Friday, April 12, 2024

The Inland Sea… A Fitting Name by Tim Grein

Date:

Champlain

The Inland Sea… A Fitting Name

By Time Grein

There is a section of Lake Champlain called The Inland Sea. I am not sure why it is named that, but I would propose renaming the entire lake “The Inland Sea”. It would certainly be fitting. I was at Champlain for a week, and I don’t think we had an entire day of decent weather the entire time. In fact, the first day of the tournament greeted us with 6-8ft waves. This is not my first time in big water, so when I say 6-8, that’s what it was. Bone jarring, scary big, water.
The tournament didn’t really turn out like I had hoped. The first several days of practice, I stayed up North in Mississquoi Bay. I really felt like 16-18lbs a day was what I could catch. I focused on more offshore type grass spots with drops and rockpiles. The water was falling, and the fish seemed to be coming to me, which is always a good thing. Any time you are catching 30-40 a day, you have to be pleased. Especially when you are laying off of them also. I spent some time looking for smallmouth as well, but with the weather being so salty during practice, I really felt like my time was better spent looking for largemouth. In retrospect, I really don’t have a problem with this decision. I do believe however if I had been able to locate a few more smallmouth, that I would have been higher in the standings.
The tournament arrived and we had a strong south wind. This strong wind, pushed the water back into my area, raising the water level a foot. I am not talking about a small area here. I am talking about an area that is probably 5 miles long and 2 miles wide. The worst part about it, is I didn’t realize what was happening until the tournament was over. With the water level rising, all of the largemouth I had located, headed back to the bank and off of the very specific isolated stretches I had caught them on. Fortunately, I did have a flipping spot with some deeper grass that had smallmouth stacked on it. I was able to flip this area both days and catch some decent smallmouth. By the way, if you have never flipped for smallmouth, it is like setting the hook on a concrete block. It is a blast. I was able to catch basically 14lbs a day on this spot, and all I really needed was one more 3.5lber to get a check, and 2 more for a top 20. This was a very tight tournament, and one bite really went a long way. Had I realized what was happening to the largemouth, I may have been able to make a small adjustment and catch one or two better ones, but I didn’t. I guess the moral of the story is to pay attention. I never would have thought about the water rising, but on big bodies of water, the wind WILL affect the water levels on certain ends of the lake.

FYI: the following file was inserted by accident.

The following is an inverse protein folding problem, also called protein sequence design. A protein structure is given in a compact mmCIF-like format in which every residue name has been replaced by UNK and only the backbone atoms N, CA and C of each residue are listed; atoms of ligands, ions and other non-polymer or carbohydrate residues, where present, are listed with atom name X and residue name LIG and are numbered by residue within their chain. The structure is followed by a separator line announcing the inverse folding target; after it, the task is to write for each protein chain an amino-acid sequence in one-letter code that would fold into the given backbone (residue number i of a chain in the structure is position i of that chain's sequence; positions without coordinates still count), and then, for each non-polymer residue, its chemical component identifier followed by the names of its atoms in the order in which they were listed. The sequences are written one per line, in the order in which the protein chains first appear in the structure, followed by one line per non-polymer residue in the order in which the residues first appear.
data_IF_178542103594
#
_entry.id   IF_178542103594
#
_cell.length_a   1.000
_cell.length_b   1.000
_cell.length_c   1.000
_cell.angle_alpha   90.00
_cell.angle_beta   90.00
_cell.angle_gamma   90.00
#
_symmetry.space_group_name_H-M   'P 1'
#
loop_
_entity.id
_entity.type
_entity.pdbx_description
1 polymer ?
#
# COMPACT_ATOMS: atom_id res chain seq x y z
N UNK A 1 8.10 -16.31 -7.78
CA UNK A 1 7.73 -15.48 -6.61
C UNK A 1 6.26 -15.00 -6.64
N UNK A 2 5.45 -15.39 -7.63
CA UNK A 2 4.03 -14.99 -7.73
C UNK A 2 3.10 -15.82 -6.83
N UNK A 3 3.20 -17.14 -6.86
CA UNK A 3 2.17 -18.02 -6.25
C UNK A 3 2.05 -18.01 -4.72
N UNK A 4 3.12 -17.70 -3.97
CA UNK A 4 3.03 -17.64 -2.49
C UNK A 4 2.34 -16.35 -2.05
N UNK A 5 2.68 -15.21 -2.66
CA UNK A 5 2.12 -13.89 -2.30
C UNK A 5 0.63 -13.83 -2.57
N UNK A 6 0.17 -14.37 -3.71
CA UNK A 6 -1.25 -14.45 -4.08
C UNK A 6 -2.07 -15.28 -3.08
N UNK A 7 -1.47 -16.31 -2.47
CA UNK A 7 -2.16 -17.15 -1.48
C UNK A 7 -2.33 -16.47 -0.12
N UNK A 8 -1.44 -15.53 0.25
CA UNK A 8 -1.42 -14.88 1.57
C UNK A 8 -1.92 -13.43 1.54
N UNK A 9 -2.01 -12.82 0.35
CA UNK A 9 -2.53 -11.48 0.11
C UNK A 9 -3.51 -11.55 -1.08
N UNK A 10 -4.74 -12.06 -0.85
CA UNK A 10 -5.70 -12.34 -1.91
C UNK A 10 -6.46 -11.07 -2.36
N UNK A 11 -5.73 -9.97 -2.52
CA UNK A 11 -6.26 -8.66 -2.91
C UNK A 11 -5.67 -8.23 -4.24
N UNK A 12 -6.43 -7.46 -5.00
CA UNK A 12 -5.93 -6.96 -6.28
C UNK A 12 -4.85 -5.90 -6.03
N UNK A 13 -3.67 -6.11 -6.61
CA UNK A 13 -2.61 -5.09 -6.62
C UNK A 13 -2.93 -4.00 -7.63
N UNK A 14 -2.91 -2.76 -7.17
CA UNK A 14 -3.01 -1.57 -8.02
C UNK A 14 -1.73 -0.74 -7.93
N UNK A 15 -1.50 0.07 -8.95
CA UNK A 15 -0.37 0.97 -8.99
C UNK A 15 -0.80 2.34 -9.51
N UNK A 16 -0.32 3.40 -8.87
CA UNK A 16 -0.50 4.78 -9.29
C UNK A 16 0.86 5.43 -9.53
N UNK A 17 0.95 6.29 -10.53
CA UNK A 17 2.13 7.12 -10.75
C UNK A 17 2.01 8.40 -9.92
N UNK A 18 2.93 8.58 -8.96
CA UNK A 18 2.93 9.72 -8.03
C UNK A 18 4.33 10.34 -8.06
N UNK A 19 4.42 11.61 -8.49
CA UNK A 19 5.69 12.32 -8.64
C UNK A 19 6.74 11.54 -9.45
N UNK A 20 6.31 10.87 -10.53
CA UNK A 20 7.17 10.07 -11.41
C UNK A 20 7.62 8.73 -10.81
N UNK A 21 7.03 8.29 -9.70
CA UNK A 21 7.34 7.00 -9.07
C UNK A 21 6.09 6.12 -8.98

Next time maybe we will discuss foul weather gear and the system I use to keep myself as dry and as warm as possible.

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